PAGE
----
It’s amazing the number of constraints many of us choose live under. We can’t do agile here because our company is organized around functional managers. We can’t do agile here because we have a strict, document driven, phase gated process. These things may very well be true today, but do they have to be true tomorrow?
I can’t begin to tell you how many organizations I work with that have policies, that when pressed, aren’t nearly as ‘set in stone’ as we’re led to believe. There is safety in following the rules… in not rocking the boat… but real change is only going to happen when we challenge our constraints, and choose to live under a new set of rules…
Here are a few common constraints I see quite often, that need to be challenged… especially if you are thinking about giving agile a try:
- We have too many dependences… How about trying to break a few of them?
- We have too many specialists… How about helping these folks learn something new?
- We have to provide accurate estimates… How about scoping projects to fit into a predefined time-box?
- We have to track quality metrics… How about we focus our energy on not building defects in the first place?
- We have functional silos… How about we build cross-funtional teams from our existing silos?
- We have to document everything… How about we build confidence we can deliver, by actually delivering?
One of the things that is becoming clear to me is that these kinds of constraints are not merely policy issues, they are people issues… they are safety issues. People put process and controls in place to stay safe. They have to make sure they get to keep their jobs when stuff doesn’t go as planned. It’s not my fault, I followed ‘The Process’.
The trick here is to figure out what constraints we have to live with… and what constraints we need to break. For those we need to break, how can we break them in the least threatening way possible, keeping people safe along the way. Here is one of my favorite quotes from Niccolo Machiavelli that I think is insightful and very applicable:
“We must bear in mind, then, that there is nothing more difficult and dangerous, or more doubtful of success, than an attempt to introduce a new order of things in any state. For the innovator has for enemies all those who derived advantages from the old order of things, whilst those who expect to be benefited by the new institutions will be but lukewarm defenders. This indifference arises in part from fear of their adversaries who were favoured by the existing laws, and partly from the incredulity of men who have no faith in anything new that is not the result of well-established experience. Hence it is that, whenever the opponents of the new order of things have the opportunity to attack it, they will do it with the zeal of partisans, whilst the others defend it but feebly, so that it is dangerous to rely upon the latter.”
Nice post ! Very true and very applicable. I especially like the quote at the end.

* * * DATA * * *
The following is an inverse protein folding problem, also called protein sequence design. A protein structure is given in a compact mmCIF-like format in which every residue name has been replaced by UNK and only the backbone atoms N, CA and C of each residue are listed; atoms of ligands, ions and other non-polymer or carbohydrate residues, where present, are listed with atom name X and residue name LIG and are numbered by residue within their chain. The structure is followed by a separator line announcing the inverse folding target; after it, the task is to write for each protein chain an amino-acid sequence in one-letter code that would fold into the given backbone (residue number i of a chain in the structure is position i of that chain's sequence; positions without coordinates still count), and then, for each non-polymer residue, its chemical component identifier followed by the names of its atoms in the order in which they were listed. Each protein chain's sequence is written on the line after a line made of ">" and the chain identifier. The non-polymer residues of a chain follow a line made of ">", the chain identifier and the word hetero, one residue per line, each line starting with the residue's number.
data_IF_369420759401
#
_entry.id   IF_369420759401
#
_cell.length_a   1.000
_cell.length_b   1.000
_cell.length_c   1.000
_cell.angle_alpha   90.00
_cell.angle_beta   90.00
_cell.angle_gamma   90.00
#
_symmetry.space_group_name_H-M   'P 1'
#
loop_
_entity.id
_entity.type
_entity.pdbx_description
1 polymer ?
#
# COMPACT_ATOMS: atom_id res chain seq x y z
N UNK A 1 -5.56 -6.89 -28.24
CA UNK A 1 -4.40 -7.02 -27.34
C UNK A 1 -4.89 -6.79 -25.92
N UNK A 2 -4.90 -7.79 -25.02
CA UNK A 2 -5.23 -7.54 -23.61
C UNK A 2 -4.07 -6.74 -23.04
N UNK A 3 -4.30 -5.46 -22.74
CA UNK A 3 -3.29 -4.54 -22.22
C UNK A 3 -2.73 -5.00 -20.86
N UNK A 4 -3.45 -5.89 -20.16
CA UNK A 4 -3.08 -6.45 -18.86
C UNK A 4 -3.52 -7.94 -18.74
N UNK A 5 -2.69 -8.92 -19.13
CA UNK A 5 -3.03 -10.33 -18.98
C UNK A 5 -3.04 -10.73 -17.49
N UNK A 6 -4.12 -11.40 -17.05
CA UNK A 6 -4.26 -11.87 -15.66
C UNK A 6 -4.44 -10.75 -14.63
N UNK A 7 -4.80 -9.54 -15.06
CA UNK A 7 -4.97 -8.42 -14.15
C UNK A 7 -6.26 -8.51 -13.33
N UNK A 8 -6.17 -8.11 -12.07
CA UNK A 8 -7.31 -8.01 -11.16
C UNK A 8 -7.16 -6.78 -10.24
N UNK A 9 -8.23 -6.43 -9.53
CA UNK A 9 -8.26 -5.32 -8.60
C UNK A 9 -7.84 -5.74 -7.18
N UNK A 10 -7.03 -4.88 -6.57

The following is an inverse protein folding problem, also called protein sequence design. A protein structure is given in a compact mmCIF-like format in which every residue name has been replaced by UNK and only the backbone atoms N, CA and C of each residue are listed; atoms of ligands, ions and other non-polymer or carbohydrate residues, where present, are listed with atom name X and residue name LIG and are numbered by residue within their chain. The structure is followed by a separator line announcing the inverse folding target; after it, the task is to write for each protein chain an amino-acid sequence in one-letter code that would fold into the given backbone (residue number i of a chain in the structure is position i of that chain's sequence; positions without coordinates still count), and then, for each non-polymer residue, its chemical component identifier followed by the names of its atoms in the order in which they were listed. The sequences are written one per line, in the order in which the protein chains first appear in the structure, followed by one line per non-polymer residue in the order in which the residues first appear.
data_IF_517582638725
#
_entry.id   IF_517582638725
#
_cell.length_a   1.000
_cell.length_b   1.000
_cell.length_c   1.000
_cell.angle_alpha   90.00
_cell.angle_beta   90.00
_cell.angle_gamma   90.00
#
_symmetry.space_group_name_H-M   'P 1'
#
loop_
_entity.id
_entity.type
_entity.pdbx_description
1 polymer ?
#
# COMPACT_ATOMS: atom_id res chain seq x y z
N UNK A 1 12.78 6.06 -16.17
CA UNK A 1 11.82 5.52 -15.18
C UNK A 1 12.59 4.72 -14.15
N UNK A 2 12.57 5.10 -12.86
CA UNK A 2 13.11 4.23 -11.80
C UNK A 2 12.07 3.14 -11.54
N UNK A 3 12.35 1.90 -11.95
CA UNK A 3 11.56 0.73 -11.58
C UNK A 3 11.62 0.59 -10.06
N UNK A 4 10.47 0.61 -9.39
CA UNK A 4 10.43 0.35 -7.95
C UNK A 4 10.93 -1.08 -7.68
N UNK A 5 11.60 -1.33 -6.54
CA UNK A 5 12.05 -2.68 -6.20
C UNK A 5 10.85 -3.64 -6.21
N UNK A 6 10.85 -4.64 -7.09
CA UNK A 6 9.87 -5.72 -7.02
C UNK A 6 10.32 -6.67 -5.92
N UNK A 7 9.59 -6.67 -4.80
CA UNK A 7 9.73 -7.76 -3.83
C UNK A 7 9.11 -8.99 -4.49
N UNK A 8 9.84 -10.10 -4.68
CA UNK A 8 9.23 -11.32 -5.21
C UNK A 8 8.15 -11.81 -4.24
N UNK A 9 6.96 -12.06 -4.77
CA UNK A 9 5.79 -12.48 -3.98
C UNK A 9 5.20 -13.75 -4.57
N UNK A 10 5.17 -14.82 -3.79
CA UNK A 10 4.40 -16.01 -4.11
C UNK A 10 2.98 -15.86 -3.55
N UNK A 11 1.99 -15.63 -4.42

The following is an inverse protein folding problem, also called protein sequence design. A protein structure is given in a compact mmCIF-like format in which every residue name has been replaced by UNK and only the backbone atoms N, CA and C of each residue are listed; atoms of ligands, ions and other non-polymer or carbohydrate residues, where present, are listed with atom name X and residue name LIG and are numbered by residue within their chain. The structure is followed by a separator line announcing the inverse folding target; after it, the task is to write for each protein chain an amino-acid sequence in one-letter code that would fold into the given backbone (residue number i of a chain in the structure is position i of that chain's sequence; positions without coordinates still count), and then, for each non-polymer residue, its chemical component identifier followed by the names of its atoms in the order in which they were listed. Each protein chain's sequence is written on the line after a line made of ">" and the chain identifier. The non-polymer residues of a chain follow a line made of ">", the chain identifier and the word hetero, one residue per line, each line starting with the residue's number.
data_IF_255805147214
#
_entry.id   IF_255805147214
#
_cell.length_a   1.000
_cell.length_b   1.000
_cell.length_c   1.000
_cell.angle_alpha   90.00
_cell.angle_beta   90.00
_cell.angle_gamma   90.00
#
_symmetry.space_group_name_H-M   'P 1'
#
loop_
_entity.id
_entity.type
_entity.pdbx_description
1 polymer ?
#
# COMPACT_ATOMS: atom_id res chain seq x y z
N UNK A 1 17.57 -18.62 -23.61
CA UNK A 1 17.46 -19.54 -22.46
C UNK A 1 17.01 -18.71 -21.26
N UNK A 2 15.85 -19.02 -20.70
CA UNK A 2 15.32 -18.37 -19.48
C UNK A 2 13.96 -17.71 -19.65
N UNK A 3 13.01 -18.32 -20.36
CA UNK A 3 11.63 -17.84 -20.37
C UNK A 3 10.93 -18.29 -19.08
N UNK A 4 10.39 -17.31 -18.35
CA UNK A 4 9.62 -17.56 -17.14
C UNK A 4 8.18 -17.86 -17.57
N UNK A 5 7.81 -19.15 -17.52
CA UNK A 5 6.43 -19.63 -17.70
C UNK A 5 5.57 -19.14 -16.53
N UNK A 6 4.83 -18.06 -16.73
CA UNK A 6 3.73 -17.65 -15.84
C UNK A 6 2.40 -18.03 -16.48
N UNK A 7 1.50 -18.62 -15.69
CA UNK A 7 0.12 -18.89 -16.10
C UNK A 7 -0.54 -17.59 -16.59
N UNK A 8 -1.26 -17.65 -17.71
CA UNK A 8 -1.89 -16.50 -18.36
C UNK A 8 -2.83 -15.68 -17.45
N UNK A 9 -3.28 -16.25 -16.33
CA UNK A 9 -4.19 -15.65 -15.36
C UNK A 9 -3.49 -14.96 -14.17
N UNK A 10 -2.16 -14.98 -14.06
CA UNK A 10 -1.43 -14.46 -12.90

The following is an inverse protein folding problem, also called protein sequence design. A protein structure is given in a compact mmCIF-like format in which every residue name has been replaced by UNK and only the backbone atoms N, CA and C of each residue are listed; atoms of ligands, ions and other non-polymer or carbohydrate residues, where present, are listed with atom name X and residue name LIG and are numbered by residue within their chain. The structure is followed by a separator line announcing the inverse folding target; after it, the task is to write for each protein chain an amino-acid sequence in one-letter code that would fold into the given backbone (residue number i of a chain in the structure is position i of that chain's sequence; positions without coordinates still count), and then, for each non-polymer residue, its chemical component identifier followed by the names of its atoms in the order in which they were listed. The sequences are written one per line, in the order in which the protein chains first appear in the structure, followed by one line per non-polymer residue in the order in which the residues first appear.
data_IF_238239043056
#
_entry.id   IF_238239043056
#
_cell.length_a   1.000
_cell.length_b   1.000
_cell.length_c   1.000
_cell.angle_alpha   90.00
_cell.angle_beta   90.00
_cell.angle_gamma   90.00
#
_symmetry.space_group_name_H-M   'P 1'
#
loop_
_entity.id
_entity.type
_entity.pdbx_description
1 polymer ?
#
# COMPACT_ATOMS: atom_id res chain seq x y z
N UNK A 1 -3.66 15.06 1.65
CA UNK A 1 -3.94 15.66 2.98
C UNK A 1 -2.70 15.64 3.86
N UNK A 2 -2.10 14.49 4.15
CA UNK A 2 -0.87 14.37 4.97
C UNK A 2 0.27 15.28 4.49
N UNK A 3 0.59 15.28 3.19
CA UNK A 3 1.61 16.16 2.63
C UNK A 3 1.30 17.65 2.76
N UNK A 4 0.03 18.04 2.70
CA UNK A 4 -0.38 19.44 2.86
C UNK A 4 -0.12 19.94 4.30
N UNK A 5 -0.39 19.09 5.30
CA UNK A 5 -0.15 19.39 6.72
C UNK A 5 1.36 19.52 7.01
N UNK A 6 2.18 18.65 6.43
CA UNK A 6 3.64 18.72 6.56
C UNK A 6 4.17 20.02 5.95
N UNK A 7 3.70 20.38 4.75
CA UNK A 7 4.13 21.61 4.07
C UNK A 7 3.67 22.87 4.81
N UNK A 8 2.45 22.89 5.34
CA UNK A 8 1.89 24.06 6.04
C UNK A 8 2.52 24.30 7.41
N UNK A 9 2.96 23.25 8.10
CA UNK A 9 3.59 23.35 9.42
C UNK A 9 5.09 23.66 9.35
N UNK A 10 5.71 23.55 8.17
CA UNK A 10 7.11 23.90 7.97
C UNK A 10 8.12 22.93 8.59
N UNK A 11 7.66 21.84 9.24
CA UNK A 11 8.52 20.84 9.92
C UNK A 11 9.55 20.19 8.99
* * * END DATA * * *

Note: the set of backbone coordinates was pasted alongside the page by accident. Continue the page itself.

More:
Hmmm…Machievelli quotes in an Agile blog.
Where’s the love?
This the same guy that is known for the famous “better to be feared than loved” quote. Is Machievelli an Agile thinker? Is he a real collaborator? Mike, are you implying that we might want to seriously consider including Machievelli in the Agile pantheon?
Seriously, I know your are not…..that said, are we often involved in political drama and intrigue when we introduce Agile? If so, are we picking up vices associated with the old order if we think like like Niccolo Machievelli here?
Is this a guy we want to honor? I mean, consider his position on promises (a form of commitment), for example:
A prince never lacks legitimate reasons to break his promise.
I submit that it is “better to be loved than feared” when your motives are about service.
Rather than Machievelli, let’s carefully study another historical politician, Ghandi:
“First they ignore you, then they ridicule you, then they fight you, then you win.”
– Mahatma Gandhi
A coward is incapable of exhibiting love; it is the prerogative of the brave.
A man is but the product of his thoughts what he thinks, he becomes.
Machievelli dies alone, at age 58 in 1527, with no influence over affairs of the day. He is associated with cunning, deceit and information delays, exactly the kind of thing that produces the dysfunctions exhibited by the organizations we serve as Agile folk.
“No enterprise is more likely to succeed than one concealed from the enemy until it is ripe for execution.”
In other words, deal in information DELAYS, the very thing we know produces dyfunction in our organizations !!
Now consider Gandhi.
“The opinions I have formed and the conclusions I have arrived at are not final. I may change them tomorrow.” “I have nothing new to teach the world. Truth and non-violence are as old as the hills.”
Is Machievelli the type of thinker we want to study? Put another way, are we paying attention where it can do our organizations the most good? Are we serving these organizations best by being experts in Machievelli……or Gandhi? is it naive to think we can have it both ways?
Quotes from Gandhi:
Always aim at complete harmony of thought and word and deed. Always aim at purifying your thoughts and everything will be well.
Still reading ?? The sayings of Gandhi are found here:
Dan… we need to find you a hobby ;-) Not even going to respond.